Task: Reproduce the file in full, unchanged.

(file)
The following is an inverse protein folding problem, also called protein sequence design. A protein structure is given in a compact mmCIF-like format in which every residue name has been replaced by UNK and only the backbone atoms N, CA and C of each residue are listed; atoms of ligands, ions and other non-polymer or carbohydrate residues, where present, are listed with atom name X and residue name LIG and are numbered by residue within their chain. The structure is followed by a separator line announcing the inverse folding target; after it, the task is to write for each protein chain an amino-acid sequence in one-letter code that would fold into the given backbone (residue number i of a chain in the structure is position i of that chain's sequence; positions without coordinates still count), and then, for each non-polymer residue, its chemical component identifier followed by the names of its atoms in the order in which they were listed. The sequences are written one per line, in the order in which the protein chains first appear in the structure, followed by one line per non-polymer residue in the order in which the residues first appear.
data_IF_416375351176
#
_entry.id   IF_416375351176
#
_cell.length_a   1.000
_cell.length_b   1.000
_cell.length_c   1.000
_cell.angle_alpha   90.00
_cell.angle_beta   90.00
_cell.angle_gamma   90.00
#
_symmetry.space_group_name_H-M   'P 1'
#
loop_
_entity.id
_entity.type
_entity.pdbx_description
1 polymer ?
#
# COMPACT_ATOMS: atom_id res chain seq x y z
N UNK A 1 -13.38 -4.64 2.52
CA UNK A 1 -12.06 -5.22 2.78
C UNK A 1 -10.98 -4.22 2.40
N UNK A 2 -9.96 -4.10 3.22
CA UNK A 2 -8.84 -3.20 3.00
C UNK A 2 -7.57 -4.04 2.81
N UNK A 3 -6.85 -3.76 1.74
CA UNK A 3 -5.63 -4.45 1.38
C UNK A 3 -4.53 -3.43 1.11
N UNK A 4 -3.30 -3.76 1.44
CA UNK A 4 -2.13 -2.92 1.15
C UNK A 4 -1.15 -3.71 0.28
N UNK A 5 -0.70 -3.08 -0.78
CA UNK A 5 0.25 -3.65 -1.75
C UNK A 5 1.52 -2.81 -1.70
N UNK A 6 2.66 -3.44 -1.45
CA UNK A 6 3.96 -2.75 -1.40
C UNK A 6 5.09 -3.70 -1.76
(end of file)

The following is an inverse protein folding problem, also called protein sequence design. A protein structure is given in a compact mmCIF-like format in which every residue name has been replaced by UNK and only the backbone atoms N, CA and C of each residue are listed; atoms of ligands, ions and other non-polymer or carbohydrate residues, where present, are listed with atom name X and residue name LIG and are numbered by residue within their chain. The structure is followed by a separator line announcing the inverse folding target; after it, the task is to write for each protein chain an amino-acid sequence in one-letter code that would fold into the given backbone (residue number i of a chain in the structure is position i of that chain's sequence; positions without coordinates still count), and then, for each non-polymer residue, its chemical component identifier followed by the names of its atoms in the order in which they were listed. The sequences are written one per line, in the order in which the protein chains first appear in the structure, followed by one line per non-polymer residue in the order in which the residues first appear.
data_IF_416375351176
#
_entry.id   IF_416375351176
#
_cell.length_a   1.000
_cell.length_b   1.000
_cell.length_c   1.000
_cell.angle_alpha   90.00
_cell.angle_beta   90.00
_cell.angle_gamma   90.00
#
_symmetry.space_group_name_H-M   'P 1'
#
loop_
_entity.id
_entity.type
_entity.pdbx_description
1 polymer ?
#
# COMPACT_ATOMS: atom_id res chain seq x y z
N UNK A 1 -13.38 -4.64 2.52
CA UNK A 1 -12.06 -5.22 2.78
C UNK A 1 -10.98 -4.22 2.40
N UNK A 2 -9.96 -4.10 3.22
CA UNK A 2 -8.84 -3.20 3.00
C UNK A 2 -7.57 -4.04 2.81
N UNK A 3 -6.85 -3.76 1.74
CA UNK A 3 -5.63 -4.45 1.38
C UNK A 3 -4.53 -3.43 1.11
N UNK A 4 -3.30 -3.76 1.44
CA UNK A 4 -2.13 -2.92 1.15
C UNK A 4 -1.15 -3.71 0.28
N UNK A 5 -0.70 -3.08 -0.78
CA UNK A 5 0.25 -3.65 -1.75
C UNK A 5 1.52 -2.81 -1.70
N UNK A 6 2.66 -3.44 -1.45
CA UNK A 6 3.96 -2.75 -1.40
C UNK A 6 5.09 -3.70 -1.76